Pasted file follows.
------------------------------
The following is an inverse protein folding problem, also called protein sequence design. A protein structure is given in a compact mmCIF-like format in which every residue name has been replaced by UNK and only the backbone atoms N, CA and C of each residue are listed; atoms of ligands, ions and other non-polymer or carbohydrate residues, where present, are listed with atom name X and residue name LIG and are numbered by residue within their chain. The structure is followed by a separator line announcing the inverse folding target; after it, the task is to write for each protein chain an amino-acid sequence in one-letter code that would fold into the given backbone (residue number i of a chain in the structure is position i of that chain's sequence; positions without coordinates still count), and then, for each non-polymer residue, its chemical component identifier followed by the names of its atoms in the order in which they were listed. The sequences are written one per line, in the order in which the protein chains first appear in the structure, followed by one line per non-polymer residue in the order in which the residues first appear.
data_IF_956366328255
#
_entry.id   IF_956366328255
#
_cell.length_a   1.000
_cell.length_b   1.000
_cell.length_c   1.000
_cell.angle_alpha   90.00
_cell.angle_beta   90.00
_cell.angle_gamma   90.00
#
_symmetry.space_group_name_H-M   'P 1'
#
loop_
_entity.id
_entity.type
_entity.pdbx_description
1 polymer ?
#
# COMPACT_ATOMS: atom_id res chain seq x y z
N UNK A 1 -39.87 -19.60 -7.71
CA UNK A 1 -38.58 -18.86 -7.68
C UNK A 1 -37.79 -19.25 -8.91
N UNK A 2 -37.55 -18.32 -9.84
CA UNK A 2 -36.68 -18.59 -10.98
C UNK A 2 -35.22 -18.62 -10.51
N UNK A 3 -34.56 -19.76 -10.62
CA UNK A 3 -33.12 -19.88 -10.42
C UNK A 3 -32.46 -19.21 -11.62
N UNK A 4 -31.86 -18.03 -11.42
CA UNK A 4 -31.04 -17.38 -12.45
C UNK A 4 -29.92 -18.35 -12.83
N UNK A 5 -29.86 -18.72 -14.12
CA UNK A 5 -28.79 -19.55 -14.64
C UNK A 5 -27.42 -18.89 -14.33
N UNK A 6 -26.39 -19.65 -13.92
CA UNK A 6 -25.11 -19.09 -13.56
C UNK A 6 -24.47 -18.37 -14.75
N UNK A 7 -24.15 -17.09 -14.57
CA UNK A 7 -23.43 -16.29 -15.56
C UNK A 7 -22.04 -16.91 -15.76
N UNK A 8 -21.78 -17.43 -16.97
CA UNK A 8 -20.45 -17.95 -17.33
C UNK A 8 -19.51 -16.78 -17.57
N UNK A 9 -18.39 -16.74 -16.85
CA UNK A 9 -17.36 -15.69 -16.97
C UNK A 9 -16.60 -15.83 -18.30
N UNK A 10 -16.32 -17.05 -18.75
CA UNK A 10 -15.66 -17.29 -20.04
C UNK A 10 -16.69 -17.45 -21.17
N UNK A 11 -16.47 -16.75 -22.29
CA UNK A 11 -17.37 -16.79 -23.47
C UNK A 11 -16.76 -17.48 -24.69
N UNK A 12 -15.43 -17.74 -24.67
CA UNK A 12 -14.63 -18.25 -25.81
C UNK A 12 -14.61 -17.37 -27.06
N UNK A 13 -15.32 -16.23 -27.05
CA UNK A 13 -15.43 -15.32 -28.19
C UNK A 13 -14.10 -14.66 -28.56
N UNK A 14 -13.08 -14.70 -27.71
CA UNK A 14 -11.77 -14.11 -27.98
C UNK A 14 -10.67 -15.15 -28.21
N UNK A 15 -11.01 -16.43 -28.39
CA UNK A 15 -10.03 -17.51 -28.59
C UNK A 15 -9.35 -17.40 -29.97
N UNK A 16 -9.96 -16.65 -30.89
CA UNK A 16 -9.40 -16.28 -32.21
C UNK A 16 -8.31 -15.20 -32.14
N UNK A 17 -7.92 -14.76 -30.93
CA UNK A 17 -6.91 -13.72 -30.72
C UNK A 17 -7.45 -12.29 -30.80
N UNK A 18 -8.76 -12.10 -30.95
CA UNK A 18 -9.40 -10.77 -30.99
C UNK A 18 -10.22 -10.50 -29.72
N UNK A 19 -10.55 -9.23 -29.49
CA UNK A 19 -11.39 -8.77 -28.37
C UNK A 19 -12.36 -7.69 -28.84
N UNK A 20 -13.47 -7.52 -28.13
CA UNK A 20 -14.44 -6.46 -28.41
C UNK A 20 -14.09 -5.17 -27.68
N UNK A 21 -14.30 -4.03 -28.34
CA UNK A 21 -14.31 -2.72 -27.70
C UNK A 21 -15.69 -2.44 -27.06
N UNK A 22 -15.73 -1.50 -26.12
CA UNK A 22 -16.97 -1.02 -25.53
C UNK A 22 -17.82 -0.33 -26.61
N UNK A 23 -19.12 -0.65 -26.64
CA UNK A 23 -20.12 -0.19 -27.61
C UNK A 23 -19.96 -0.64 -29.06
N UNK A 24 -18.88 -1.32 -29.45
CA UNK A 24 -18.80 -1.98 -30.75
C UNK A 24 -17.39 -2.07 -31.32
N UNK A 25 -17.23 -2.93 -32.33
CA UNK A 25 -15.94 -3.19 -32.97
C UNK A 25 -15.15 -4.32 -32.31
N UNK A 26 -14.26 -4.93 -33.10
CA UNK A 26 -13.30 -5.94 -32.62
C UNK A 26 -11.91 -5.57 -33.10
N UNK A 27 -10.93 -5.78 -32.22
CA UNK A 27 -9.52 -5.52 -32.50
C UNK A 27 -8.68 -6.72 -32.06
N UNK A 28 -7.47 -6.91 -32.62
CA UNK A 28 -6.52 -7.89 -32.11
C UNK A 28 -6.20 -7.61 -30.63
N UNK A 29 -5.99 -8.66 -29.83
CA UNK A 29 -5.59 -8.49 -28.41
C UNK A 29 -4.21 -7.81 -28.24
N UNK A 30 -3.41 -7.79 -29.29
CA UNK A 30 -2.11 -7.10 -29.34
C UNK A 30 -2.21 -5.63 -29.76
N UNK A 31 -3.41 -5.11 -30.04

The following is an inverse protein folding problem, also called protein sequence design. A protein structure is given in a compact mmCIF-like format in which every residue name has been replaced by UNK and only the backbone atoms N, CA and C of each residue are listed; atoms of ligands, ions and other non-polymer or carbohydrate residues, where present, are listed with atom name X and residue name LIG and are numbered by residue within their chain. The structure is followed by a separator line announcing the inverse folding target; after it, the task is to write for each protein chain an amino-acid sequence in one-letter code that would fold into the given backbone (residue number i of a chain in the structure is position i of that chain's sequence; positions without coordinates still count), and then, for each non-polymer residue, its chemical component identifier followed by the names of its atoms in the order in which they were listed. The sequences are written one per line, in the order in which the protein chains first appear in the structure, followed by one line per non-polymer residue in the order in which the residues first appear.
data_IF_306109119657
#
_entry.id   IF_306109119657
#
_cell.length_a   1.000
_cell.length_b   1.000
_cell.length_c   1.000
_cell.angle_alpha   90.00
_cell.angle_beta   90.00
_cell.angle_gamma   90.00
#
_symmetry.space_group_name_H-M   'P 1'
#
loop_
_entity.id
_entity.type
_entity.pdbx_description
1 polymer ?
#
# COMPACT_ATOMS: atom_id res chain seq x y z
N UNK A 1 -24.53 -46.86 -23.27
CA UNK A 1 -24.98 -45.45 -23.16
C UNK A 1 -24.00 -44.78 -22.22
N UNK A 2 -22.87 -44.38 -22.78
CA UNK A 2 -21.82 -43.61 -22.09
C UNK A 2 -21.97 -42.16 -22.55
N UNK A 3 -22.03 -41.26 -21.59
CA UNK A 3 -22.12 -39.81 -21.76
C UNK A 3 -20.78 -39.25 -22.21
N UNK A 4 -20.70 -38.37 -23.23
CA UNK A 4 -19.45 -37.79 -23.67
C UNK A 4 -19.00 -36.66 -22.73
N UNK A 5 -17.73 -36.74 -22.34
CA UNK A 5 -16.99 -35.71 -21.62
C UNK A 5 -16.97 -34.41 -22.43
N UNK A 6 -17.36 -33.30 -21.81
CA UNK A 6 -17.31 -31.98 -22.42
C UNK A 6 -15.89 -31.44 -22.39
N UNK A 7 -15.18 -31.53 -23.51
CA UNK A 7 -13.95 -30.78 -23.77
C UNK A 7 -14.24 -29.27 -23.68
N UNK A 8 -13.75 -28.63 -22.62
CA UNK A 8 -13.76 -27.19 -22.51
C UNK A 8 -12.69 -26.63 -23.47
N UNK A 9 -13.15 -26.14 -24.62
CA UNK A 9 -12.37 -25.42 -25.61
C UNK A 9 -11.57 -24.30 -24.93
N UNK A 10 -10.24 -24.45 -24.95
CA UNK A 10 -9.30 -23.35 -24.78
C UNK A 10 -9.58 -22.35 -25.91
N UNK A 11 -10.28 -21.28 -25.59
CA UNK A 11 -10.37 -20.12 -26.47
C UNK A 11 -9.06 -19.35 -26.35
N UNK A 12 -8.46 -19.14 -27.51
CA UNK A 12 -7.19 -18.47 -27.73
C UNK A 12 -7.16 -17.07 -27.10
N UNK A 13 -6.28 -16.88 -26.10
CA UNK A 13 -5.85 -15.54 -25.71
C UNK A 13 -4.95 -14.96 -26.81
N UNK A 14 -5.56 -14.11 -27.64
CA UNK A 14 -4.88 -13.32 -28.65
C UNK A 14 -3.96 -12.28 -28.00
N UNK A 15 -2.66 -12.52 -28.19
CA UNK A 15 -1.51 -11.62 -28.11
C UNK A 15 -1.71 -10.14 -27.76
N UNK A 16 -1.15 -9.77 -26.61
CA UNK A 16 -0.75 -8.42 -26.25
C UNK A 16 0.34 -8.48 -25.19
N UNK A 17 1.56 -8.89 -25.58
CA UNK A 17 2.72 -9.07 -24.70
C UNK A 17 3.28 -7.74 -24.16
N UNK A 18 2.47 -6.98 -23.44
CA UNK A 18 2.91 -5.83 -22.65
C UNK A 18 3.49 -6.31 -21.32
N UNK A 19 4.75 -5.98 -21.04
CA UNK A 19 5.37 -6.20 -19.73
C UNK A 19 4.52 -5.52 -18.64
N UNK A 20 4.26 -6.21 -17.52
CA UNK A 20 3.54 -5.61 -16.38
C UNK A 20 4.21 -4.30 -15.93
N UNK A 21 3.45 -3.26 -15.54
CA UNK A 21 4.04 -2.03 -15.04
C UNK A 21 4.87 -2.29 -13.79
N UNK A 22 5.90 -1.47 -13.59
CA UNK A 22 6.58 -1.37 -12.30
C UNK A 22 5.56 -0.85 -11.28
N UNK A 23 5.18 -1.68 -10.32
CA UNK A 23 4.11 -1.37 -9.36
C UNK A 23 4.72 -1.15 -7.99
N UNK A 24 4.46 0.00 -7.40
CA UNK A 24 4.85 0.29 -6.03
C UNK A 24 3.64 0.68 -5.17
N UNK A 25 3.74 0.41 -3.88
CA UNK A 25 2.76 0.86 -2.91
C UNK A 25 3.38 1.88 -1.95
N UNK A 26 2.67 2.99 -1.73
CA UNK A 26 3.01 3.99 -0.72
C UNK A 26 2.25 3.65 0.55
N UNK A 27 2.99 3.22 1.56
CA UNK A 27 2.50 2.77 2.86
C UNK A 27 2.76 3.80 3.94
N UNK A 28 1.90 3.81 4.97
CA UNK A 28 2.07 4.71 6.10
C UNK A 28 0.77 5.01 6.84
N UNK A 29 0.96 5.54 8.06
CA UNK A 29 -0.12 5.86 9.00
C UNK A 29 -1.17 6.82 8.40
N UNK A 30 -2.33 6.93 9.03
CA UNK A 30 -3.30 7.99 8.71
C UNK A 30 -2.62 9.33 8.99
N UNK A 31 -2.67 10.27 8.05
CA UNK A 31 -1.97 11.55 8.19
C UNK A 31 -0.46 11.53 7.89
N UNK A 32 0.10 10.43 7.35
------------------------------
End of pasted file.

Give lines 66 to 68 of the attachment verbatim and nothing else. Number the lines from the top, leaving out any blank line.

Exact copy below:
C UNK A 15 -9.35 -17.40 -29.97
N UNK A 16 -9.96 -16.65 -30.89
CA UNK A 16 -9.40 -16.28 -32.21